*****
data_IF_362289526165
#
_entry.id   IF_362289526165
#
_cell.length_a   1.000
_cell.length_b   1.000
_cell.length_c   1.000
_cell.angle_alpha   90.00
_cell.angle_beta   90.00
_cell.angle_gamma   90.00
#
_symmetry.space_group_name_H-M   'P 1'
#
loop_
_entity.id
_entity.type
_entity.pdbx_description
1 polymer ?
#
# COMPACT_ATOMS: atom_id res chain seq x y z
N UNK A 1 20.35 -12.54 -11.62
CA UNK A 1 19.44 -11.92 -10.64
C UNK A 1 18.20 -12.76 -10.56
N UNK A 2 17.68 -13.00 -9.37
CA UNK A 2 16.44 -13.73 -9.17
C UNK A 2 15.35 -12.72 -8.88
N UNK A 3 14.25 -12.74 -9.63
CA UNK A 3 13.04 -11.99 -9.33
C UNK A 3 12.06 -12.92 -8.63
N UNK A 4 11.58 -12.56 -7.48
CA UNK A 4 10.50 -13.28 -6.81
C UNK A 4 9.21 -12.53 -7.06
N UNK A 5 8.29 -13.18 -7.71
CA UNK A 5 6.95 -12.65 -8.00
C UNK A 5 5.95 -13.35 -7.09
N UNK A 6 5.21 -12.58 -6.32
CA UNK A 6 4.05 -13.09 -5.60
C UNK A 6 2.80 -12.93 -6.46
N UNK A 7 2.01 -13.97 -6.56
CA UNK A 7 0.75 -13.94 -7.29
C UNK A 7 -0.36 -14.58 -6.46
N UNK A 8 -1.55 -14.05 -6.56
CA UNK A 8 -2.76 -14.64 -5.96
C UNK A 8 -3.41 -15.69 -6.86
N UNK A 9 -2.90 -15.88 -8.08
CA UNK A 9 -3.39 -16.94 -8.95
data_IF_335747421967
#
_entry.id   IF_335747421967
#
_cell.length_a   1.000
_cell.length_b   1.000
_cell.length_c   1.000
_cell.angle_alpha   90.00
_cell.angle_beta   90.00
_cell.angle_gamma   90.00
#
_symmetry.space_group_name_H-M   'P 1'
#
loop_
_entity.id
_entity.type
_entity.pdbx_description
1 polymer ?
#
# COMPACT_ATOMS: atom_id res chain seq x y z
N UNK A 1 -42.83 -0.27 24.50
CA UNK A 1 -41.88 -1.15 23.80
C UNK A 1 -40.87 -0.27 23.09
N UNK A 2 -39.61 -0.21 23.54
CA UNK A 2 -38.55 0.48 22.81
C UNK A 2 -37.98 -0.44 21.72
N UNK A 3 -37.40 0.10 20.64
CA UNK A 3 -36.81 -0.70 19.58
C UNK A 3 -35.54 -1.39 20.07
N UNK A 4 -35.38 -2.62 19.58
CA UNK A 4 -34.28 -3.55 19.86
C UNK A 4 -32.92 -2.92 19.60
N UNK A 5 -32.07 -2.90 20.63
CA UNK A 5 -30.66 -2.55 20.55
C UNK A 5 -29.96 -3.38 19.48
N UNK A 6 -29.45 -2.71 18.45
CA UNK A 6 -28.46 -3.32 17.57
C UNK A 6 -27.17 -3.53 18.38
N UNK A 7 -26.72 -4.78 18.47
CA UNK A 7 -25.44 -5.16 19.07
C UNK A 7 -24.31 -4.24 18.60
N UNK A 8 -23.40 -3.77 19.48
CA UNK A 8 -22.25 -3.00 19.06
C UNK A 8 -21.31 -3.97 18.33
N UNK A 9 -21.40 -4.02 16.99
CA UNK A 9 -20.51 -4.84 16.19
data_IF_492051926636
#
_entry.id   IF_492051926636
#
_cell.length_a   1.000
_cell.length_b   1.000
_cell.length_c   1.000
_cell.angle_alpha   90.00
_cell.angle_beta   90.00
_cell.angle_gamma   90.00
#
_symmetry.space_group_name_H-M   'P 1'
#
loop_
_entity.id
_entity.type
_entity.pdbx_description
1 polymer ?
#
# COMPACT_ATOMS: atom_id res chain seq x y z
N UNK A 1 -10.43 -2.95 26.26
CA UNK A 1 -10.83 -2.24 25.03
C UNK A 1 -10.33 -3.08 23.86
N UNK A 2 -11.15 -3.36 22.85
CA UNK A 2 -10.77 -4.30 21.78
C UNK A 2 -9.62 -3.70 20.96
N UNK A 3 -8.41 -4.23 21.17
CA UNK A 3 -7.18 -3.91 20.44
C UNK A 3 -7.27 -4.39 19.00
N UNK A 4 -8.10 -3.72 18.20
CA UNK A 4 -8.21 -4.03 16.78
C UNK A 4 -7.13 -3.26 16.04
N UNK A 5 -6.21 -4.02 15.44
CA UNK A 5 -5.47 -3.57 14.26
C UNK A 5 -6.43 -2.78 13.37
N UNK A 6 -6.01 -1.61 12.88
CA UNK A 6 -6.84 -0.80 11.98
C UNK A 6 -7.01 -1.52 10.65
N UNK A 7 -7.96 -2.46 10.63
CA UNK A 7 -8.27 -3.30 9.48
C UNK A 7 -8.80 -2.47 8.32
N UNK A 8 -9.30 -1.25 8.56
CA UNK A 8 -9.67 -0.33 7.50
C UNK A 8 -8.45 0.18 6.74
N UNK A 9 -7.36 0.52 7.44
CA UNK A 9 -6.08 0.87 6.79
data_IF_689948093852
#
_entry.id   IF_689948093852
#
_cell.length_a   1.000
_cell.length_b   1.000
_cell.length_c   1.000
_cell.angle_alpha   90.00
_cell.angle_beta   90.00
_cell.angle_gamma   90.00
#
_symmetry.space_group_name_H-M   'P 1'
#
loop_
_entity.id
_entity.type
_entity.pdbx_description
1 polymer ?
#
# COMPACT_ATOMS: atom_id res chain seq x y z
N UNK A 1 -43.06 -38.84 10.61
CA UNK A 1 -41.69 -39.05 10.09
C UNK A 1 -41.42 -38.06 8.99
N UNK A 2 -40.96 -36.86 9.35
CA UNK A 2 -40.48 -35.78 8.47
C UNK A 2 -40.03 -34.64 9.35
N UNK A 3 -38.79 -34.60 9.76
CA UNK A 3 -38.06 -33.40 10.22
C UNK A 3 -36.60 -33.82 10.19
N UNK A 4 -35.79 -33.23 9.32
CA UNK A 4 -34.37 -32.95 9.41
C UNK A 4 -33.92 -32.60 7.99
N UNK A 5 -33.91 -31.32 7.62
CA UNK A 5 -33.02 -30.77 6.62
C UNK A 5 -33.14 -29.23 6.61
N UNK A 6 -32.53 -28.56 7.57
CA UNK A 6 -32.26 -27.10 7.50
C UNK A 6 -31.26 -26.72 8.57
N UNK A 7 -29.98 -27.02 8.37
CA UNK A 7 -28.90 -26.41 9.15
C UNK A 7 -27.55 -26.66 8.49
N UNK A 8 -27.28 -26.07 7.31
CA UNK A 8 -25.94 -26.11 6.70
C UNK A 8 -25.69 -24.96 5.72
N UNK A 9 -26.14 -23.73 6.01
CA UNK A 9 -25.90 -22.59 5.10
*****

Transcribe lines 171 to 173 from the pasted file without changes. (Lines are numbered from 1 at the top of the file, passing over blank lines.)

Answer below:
N UNK A 5 -33.91 -31.32 7.62
CA UNK A 5 -33.02 -30.77 6.62
C UNK A 5 -33.14 -29.23 6.61